10/05/2005. Contributed by Jessica Martin
Golden age science fiction author Robert Sheckley taken to a Kiev hospital.
Sheckley, 76, fell ill with respiratory failure while attending a Ukrainian SF con. According to news agency reports: "his condition has deteriorated since."
Robert Sheckley (born July 16, 1928) is an American author. He first appeared in the science fiction magazines of the 1950s with stories and novels, fantasies that are often moralistic (in the sense that they have a moral), but more often absurdist and broadly comical.
Typical Sheckley stories include "Bad Medicine" (in which a man is mistakenly treated by a Martian psychotherapy machine), "Protection" (whose protagonist is warned of deadly danger unless he avoids an act that is never explained to him), and "The Accountant" (in which a family of wizards learns that their son has been taken from them by a more sinister trade). In many stories Sheckley speculates about alternative (and usually sinister) social orders, of which a good example is the story "A Ticket to Tranai" (that tells of a sort of Utopia adapted for the human nature as it is, rather than the human nature as some idealists believe it should be).
He is the author of a number of episodes of The Twilight Zone. One of his early works, the 1953 Galaxy short story "Seventh Victim", was the basis for the film The 10th Victim, also known by the original Italian title, La Decima Vittima. The film starred Marcello Mastroianni and Ursula Andress. A novelization of the film, written by Sheckley, was published in 1966. Another novel, Immortality Inc. - about a world in which the afterlife could be obtained via a scientific process - was very loosely adapted into a film, the 1992 Freejack, starring Mick Jagger, Emilio Estevez, Rene Russo, and Anthony Hopkins.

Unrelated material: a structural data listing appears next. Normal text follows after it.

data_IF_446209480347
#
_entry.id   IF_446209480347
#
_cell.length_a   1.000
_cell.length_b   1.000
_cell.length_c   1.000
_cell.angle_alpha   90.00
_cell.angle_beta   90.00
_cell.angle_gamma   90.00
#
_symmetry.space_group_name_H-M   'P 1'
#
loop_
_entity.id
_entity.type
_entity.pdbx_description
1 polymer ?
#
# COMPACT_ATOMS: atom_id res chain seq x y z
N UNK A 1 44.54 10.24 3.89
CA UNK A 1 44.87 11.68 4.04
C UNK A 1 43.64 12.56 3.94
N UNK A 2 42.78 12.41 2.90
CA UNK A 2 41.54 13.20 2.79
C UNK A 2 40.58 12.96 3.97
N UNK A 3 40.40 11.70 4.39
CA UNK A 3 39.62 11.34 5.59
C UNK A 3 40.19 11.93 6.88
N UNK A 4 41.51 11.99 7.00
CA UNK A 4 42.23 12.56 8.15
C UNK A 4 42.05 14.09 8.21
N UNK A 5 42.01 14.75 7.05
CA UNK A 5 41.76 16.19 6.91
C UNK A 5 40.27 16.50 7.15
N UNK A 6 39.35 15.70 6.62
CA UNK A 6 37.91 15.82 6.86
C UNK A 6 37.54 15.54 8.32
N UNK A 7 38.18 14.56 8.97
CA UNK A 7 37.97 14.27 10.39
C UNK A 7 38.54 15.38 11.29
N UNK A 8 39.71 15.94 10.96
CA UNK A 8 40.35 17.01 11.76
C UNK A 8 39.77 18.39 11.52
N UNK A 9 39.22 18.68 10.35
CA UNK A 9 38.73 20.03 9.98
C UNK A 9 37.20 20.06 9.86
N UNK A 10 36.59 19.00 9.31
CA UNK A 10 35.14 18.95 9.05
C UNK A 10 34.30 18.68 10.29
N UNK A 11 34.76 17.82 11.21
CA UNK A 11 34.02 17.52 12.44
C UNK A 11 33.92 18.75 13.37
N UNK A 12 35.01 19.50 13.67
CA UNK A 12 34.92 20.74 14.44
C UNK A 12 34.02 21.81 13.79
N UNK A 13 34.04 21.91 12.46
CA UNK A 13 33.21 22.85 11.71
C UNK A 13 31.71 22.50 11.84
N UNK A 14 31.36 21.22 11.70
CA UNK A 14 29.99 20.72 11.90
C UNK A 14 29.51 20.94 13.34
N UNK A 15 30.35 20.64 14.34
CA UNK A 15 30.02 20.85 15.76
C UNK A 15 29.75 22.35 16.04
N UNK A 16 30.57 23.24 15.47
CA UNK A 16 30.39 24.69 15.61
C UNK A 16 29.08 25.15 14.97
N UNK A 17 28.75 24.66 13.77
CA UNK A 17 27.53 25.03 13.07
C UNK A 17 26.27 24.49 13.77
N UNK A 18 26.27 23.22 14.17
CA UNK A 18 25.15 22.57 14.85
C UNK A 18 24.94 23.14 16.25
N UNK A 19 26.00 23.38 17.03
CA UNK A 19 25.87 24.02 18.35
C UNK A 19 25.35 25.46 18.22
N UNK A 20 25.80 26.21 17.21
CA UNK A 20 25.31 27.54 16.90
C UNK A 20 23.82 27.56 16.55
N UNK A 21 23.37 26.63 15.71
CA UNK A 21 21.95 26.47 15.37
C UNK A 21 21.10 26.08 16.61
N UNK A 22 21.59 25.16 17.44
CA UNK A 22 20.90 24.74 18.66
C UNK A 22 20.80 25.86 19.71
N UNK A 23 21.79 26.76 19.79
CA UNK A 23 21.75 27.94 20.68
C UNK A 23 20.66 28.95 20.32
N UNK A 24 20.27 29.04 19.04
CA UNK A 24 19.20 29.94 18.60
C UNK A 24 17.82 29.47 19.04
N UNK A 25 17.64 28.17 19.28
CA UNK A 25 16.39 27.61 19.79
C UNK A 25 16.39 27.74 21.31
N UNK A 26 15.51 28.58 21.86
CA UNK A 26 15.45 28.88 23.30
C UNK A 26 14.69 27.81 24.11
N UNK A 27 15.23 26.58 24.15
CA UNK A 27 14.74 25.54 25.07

In the 1990s, Sheckley wrote a well-received series of three mystery novels featuring detective Hob Draconian, as well as novels set in the worlds of Star Trek: Deep Space Nine and Alien.
His novel Dimension of Miracles is often cited as an influence on Douglas Adams, although in an interview for Neil Gaiman's book Don't Panic: The Official Hitchhikers Guide to the Galaxy Companion, Adams claimed not to have read it until after writing The Hitchhikers Guide to the Galaxy.
No news yet over at http://www.sheckley.com/ but you will find a press report at http://www.itar-tass.com/eng/level2.html?NewsID=2002737&PageNum=0
Get well soon, Robert.
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